• Jeni’s Splendid Ice Cream | This is not your average ice cream shop. Jeni’s is made from ‘grass-grazed milk’ with unique flavors like sweet potato with torched marshmallows and sweet cream biscuits and peach jam. Scoopers will give you a taste of their favorites and good luck choosing just one!


  • Breakfast | A trip to Charleston is not complete without a visit to the Hominy Grill. The Shrimp & Grits are solid and the Nasty Biscuit is southern fried goodness. For a quick grab-and-go, do not miss Callie’s Hot Little Biscuits. Choose from a classic buttermilk, blackberry-filled or black pepper bacon. Top it with some cinnamon whipped butter and you’ll be dreaming of these biscuits for weeks on end. Just down the street, Brown’s Court Bakery offers Sriracha croissants (!) and muffins if you’re more of a pastry fan.
  • Indigo & Cotton | Stop by this carefully curated menswear shop to browse brands like Gitman Bros. and Shinola.
  • Aiken-Rhett House | This home built in 1820 remained in the family for 142 years before it was sold to the Charleston Museum. The house has a colorful history and beautiful interiors.
  • Dock Street Theatre | This cultural city was the first to have a theatre built in 1736. It’s said to be one of the most haunted places in Charleston and still hosts concerts and live performances today.
  • Old Slave Mart Museum | Located on one of Charleston’s few remaining cobblestone streets, the building once held slave auctions.
  • Battery Park | This landmark defensive seawall and promenade is also known as White Point Gardens due to its piles of bleached oyster shells. This point was occupied by Fort Broughton and Fort Wilkins during the Revolutionary War and the War of 1812. Fort Sumter is visible from the Cooper River and the area features some of the most beautiful antebellum mansions in the city.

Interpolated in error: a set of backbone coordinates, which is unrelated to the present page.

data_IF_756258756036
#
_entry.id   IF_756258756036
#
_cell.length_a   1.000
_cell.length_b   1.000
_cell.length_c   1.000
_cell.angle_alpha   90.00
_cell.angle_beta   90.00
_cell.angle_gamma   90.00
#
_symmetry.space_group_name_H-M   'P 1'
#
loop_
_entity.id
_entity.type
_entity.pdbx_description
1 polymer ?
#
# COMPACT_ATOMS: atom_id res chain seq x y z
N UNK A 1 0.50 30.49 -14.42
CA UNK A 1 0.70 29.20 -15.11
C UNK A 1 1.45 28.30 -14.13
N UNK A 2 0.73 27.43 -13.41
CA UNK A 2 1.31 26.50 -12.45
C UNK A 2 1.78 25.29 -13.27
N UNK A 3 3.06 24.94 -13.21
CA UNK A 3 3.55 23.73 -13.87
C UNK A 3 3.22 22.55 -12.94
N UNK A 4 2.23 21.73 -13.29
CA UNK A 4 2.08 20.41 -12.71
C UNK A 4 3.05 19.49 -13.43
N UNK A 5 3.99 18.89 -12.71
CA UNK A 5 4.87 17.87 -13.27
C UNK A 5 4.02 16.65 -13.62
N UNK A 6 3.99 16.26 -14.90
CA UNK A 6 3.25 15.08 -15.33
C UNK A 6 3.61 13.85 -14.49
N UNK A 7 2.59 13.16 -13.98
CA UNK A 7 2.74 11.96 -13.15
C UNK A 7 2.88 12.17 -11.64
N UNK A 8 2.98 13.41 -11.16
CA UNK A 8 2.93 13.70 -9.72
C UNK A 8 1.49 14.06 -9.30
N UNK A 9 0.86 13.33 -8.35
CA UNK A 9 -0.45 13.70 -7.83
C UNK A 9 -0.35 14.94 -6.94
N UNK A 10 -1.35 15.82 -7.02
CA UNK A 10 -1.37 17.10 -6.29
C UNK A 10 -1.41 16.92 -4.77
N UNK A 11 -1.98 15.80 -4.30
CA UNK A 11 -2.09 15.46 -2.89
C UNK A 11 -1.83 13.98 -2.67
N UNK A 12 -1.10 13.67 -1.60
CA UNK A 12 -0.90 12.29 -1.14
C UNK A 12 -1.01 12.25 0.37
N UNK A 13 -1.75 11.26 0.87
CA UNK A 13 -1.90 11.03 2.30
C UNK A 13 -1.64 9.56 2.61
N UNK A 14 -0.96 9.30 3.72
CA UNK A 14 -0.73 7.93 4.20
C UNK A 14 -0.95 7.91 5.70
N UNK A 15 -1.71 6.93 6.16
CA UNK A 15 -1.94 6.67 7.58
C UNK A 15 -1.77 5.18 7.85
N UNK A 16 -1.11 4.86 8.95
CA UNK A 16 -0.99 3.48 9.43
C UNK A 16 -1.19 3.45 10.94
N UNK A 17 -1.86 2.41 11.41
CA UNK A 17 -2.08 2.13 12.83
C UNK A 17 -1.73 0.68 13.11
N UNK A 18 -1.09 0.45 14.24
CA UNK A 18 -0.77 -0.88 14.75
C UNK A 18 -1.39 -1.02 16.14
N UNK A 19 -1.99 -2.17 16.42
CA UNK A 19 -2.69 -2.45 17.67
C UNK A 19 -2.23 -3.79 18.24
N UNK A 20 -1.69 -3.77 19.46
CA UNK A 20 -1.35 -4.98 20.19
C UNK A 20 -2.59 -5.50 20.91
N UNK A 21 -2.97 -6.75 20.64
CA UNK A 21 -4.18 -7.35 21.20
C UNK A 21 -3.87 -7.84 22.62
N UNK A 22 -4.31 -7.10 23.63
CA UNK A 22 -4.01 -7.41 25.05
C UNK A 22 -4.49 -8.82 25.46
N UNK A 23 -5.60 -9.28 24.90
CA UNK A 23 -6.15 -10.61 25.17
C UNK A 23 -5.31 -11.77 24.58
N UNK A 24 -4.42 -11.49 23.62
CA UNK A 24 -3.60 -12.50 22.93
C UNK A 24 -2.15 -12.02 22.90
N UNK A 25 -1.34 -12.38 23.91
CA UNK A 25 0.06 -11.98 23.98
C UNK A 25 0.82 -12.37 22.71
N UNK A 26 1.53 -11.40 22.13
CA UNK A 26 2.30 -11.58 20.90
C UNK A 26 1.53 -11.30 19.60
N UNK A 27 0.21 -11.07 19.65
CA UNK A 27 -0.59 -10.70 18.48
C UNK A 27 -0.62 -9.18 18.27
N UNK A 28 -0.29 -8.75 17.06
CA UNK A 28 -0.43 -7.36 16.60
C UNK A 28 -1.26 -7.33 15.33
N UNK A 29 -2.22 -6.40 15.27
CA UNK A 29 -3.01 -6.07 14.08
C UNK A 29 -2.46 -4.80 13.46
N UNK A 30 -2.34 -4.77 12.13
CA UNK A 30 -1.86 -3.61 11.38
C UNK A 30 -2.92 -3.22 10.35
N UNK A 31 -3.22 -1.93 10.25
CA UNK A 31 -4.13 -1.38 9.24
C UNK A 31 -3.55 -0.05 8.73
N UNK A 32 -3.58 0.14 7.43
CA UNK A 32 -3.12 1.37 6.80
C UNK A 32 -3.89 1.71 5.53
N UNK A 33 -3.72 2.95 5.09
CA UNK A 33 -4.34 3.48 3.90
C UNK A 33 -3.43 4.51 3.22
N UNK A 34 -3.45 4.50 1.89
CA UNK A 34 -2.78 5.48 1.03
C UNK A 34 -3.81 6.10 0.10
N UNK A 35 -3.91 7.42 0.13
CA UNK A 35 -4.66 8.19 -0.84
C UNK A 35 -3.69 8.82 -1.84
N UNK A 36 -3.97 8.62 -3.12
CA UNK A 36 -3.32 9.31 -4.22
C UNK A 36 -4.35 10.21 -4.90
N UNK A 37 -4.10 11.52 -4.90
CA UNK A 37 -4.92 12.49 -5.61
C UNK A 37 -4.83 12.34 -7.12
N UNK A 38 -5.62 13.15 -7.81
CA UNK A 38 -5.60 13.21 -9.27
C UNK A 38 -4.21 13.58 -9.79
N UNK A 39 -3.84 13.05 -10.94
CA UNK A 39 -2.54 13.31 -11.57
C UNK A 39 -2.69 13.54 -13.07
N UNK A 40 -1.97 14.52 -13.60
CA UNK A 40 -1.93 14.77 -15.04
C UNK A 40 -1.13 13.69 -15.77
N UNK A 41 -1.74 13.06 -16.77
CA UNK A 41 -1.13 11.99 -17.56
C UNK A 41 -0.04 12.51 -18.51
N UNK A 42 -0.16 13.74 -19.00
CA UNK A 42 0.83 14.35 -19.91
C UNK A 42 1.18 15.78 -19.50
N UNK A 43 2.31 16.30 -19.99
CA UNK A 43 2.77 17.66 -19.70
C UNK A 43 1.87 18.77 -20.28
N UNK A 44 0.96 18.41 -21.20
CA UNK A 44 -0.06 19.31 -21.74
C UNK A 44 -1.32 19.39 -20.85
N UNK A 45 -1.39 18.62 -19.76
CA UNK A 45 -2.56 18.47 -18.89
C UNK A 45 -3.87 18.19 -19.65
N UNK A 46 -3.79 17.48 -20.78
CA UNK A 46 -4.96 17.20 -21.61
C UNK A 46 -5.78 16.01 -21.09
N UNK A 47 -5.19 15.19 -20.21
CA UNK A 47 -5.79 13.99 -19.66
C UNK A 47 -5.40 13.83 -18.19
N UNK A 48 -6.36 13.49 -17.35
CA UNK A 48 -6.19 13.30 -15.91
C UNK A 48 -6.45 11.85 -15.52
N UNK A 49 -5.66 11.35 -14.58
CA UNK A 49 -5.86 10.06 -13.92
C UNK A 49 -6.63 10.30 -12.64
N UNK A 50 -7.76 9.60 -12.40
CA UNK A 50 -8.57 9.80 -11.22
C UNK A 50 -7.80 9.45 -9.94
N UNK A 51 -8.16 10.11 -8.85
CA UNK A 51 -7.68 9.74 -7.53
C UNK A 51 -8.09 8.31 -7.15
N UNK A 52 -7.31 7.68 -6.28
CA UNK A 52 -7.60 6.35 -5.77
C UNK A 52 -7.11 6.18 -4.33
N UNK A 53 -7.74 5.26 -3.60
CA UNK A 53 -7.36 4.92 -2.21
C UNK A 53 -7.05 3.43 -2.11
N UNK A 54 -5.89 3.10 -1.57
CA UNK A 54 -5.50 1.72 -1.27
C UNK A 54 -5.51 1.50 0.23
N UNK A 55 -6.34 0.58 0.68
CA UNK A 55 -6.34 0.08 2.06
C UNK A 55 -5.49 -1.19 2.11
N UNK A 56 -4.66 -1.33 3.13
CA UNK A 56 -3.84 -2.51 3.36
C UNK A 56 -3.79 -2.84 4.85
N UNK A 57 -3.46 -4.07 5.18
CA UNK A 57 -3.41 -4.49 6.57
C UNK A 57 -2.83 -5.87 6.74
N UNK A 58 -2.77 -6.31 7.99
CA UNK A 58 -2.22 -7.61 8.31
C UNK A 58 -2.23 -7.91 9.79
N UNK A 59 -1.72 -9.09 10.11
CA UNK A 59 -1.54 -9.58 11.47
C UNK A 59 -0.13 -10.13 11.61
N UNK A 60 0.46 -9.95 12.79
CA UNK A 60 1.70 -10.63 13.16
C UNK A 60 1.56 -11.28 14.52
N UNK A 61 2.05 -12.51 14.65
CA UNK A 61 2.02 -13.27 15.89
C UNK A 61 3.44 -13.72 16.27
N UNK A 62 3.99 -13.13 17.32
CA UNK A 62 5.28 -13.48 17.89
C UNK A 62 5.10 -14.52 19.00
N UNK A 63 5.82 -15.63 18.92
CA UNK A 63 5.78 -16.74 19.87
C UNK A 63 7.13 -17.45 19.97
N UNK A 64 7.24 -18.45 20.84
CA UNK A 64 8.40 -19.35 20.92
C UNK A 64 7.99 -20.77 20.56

• Bar Hop | Head toward the cheekily named ‘SNOB’ (slightly north of Broad) for a pre-dinner cocktail. At the Gin Joint, sample a Monticello Mule or a Prize Fighter if whiskey is more your thing. Don’t miss the “Cornbread & Milk” which is exactly what it sounds like. Just a block down the road, saddle up to the bar at McCrady’s, one of Chef Sean Brock’s institutions.
  • James Beard Award-Winning Dinner | Charleston is known for it’s culinary scene, so hopefully you’ll have time to sample it all. FIG  is a local’s favorite where Chef Mike Lata serves gourmet Lowcountry fare. ‘Make Your Own Manhattan’ with dishes featuring local seafood like the fish stew in cocotte and slow baked grouper. At Husk, southern tradition meets contemporary in food and decor. Don’t miss the pig ear lettuce wraps, cornbread and the cornmeal-dusted catfish. If you can’t make it for dinner, grab drinks and appetizers at the stone building bar next door.



Includes every location mentioned above
Lauren Greenberg
Itinerary By

Founder of The Weekender